Many people want to distribute their estate in a manner that is perceived as fair and just. They try to avoid creating conflict between the beneficiaries of their estate. In some cases, determining what will be perceived as fair is straightforward. In the case of blended families, that is rarely, if ever, the case.
Clarifying Family Dynamics
The literature is rife with cases of beneficiaries making litigious claims against the estate because of a perceived unfair inheritance. Nobody wants their estate to end up in litigation. To avoid this result, it is important that your advisor take the time to patiently explore and discuss your own unique family dynamics. Determining what will be perceived as fair and just, while being aware of the risks of litigation, is an important component of every estate planning process.
Equity vs. Equality
What is fair? Equality means the equal distribution of resources to everyone. Equity means the fair and just distribution of resources to everyone. Taking an equitable approach might mean being partial to one beneficiary over another resulting in an uneven distribution of your estate. What in fact is just? The topic of what will be perceived as just or fair by your loved ones is highly relevant in the estate planning context. In each case, the answer is unique to your specific scenario.
How do you make sure that each person that depends on you is well looked after following your death? Who is a dependent? How can your estate planning lawyer work with you to decrease the risk of lengthy and costly litigation, often fueled by a sense of unfairness or perceived preferential treatment of one over another? How can you maximize your estate assets for your loved ones?
In the blended family context, such as where a person has a spouse from a second marriage and three children from the first marriage, should the estate be divided into quarters or divided into halves? What if the second marriage happened last month? Last year? Ten years ago? The ages of the children are relevant, too. Are the children still dependents? Minors? Disabled? Might the step-children be viewed as dependents that should also be beneficiaries of the estate? What if some of the beneficiaries are already successful in their own right, and others can't seem to find their way? The complex legal-social-emotional factors within a blended family dynamic present many challenges.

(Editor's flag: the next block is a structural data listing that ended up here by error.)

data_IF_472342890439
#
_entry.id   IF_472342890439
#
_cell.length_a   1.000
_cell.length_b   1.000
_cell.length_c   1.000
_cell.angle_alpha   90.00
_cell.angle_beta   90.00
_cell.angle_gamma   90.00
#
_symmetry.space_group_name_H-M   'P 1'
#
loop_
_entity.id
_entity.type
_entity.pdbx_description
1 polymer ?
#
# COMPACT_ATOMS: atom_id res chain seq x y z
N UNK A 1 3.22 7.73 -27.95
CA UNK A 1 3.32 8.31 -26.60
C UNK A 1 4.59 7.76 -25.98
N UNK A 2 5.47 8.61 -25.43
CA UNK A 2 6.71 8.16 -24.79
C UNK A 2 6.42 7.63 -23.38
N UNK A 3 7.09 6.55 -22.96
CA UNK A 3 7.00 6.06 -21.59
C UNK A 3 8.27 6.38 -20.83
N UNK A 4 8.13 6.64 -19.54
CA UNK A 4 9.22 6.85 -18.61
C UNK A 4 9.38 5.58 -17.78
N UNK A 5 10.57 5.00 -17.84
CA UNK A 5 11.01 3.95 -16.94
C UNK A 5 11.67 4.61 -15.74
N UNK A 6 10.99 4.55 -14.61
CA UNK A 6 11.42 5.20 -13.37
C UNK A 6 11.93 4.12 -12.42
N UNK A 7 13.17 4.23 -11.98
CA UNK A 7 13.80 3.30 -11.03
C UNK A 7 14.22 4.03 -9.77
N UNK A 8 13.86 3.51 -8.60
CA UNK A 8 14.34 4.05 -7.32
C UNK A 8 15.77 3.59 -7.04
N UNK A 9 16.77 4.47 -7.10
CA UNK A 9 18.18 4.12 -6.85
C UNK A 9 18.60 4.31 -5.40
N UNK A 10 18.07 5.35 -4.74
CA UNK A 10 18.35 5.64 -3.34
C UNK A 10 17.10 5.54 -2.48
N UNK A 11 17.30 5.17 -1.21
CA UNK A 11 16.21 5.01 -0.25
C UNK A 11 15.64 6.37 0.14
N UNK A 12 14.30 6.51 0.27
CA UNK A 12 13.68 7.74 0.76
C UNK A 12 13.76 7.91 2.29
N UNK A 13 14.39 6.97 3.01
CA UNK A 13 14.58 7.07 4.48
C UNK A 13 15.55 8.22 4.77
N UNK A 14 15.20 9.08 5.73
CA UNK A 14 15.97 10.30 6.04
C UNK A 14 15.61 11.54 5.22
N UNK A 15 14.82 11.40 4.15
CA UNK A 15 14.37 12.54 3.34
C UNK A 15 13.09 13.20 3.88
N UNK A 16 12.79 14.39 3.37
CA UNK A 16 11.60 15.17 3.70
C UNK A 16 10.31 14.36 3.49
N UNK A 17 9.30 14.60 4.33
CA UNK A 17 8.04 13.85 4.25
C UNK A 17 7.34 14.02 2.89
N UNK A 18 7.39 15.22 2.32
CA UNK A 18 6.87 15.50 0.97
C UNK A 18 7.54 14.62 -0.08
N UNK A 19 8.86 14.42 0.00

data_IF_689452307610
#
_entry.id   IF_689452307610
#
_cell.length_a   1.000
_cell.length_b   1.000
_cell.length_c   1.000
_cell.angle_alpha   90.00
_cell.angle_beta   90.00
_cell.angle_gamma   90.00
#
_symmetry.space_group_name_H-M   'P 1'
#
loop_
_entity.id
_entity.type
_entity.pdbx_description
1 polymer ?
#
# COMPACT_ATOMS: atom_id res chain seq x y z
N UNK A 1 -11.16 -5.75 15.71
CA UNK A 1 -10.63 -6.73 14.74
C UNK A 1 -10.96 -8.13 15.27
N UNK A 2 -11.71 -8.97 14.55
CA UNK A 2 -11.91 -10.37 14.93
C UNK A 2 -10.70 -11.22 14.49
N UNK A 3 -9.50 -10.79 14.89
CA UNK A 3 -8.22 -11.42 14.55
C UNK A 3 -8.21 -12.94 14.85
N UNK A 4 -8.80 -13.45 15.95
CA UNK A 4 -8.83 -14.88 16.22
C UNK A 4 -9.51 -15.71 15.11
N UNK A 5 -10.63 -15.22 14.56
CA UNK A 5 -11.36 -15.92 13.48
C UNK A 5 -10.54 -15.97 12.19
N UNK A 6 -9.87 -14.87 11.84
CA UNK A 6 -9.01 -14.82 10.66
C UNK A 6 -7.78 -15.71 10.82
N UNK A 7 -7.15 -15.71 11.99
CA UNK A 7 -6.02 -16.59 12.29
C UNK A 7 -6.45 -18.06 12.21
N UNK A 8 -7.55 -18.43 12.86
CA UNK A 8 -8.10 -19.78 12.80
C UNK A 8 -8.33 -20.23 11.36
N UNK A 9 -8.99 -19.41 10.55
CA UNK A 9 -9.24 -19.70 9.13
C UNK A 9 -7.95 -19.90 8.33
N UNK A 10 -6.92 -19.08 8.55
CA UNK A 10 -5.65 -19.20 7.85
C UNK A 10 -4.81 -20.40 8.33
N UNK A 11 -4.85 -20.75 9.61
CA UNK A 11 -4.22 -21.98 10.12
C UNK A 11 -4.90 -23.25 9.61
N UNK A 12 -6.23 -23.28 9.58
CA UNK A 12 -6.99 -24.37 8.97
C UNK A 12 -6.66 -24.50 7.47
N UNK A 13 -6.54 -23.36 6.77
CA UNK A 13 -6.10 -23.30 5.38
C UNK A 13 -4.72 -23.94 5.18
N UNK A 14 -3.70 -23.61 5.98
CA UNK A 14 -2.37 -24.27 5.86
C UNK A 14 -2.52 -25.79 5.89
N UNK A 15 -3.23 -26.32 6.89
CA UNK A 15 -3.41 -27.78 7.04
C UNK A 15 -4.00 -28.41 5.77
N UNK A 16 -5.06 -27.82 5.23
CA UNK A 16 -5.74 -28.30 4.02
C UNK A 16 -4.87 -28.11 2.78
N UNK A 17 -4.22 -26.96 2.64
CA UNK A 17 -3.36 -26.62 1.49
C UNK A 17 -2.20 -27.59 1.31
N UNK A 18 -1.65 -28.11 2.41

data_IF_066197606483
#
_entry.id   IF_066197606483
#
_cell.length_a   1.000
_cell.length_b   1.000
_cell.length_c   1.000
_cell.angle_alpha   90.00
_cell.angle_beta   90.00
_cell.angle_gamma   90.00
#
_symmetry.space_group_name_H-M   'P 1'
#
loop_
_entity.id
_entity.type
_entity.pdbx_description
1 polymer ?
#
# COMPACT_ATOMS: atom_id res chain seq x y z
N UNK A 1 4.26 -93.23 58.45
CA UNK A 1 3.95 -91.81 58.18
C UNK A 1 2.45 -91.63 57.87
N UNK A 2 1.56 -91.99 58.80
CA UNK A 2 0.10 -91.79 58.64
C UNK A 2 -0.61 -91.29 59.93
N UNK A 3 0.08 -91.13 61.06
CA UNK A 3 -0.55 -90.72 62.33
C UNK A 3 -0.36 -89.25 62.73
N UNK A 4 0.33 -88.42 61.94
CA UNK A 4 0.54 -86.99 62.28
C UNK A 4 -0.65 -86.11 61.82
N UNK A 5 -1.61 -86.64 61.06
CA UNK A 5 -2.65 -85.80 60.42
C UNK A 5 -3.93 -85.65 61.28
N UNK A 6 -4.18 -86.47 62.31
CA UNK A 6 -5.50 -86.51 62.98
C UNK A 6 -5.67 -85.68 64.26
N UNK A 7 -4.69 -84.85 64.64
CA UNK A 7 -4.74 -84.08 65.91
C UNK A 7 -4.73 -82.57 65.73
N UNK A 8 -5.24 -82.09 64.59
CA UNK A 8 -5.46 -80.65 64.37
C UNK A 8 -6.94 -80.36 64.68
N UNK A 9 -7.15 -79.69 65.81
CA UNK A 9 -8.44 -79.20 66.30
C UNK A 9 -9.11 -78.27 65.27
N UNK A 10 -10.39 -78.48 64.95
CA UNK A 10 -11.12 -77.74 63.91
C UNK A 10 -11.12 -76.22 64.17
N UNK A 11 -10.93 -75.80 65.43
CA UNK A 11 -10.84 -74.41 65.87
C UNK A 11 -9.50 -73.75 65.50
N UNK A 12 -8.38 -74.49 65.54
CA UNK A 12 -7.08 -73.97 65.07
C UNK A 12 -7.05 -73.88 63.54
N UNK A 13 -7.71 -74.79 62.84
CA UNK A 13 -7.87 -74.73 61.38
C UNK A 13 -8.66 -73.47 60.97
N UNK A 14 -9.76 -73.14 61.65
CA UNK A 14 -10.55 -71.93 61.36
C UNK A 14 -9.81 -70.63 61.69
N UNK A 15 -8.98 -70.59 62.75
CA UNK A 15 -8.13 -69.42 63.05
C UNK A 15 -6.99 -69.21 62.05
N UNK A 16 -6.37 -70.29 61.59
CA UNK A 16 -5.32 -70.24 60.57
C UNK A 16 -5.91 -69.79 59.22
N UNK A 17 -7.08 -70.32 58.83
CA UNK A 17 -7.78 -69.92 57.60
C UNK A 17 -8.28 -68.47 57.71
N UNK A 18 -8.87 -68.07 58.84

An estate planning lawyer can advise you on the various tools at your disposal to help you to balance the interests of various beneficiaries. One such tool that may be used as part of the estate plan is a spousal trust. A spousal trust can be used to provide for your spouse during your lifetime while protecting some or all of your capital for the next generation. If properly drafted, your estate can realize a tax deferral until the death of the surviving spouse, leaving a larger amount available to provide for your spouse and, ultimately, the children. The benefit of the tax deferral should be balanced against the delay in transferring assets to the children.
In addition, a spousal trust can provide some protection for your assets from any future relationships of the surviving spouse, while allowing you to maintain control of what happens to these assets after the death of your spouse. Your surviving spouse would be entitled to all the income from the spousal trust and nobody, other than your spouse, could be entitled to capital from the spousal trust during your spouse's lifetime. Some estate plans may use two spousal trusts, one that provides for unlimited capital encroachments to the spouse and a second spousal trust (possibly for specific corporate assets) that prohibits capital encroachments (or sets a maximum) and includes the use of additional trustees.